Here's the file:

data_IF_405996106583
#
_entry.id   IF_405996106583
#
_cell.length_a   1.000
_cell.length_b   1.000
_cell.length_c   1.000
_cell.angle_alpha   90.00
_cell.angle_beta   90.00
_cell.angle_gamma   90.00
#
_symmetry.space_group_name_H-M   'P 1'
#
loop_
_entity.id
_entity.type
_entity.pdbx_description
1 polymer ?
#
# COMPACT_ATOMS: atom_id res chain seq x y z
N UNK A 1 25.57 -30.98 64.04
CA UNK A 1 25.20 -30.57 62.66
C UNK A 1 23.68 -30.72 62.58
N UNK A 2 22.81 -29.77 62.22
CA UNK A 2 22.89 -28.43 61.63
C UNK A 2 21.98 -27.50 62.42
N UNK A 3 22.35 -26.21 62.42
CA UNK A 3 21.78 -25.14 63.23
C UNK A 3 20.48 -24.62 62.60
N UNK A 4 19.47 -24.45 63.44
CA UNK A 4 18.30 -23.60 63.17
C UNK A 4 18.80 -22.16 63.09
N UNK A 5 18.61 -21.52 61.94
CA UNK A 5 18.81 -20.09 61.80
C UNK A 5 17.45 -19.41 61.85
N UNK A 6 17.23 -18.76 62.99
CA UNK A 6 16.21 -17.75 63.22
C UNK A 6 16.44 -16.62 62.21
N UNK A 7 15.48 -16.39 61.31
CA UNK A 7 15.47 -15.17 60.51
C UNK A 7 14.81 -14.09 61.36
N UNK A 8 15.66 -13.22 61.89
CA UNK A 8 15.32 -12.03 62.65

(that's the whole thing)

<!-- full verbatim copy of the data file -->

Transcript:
data_IF_405996106583
#
_entry.id   IF_405996106583
#
_cell.length_a   1.000
_cell.length_b   1.000
_cell.length_c   1.000
_cell.angle_alpha   90.00
_cell.angle_beta   90.00
_cell.angle_gamma   90.00
#
_symmetry.space_group_name_H-M   'P 1'
#
loop_
_entity.id
_entity.type
_entity.pdbx_description
1 polymer ?
#
# COMPACT_ATOMS: atom_id res chain seq x y z
N UNK A 1 25.57 -30.98 64.04
CA UNK A 1 25.20 -30.57 62.66
C UNK A 1 23.68 -30.72 62.58
N UNK A 2 22.81 -29.77 62.22
CA UNK A 2 22.89 -28.43 61.63
C UNK A 2 21.98 -27.50 62.42
N UNK A 3 22.35 -26.21 62.42
CA UNK A 3 21.78 -25.14 63.23
C UNK A 3 20.48 -24.62 62.60
N UNK A 4 19.47 -24.45 63.44
CA UNK A 4 18.30 -23.60 63.17
C UNK A 4 18.80 -22.16 63.09
N UNK A 5 18.61 -21.52 61.94
CA UNK A 5 18.81 -20.09 61.80
C UNK A 5 17.45 -19.41 61.85
N UNK A 6 17.23 -18.76 62.99
CA UNK A 6 16.21 -17.75 63.22
C UNK A 6 16.44 -16.62 62.21
N UNK A 7 15.48 -16.39 61.31
CA UNK A 7 15.47 -15.17 60.51
C UNK A 7 14.81 -14.09 61.36
N UNK A 8 15.66 -13.22 61.89
CA UNK A 8 15.32 -12.03 62.65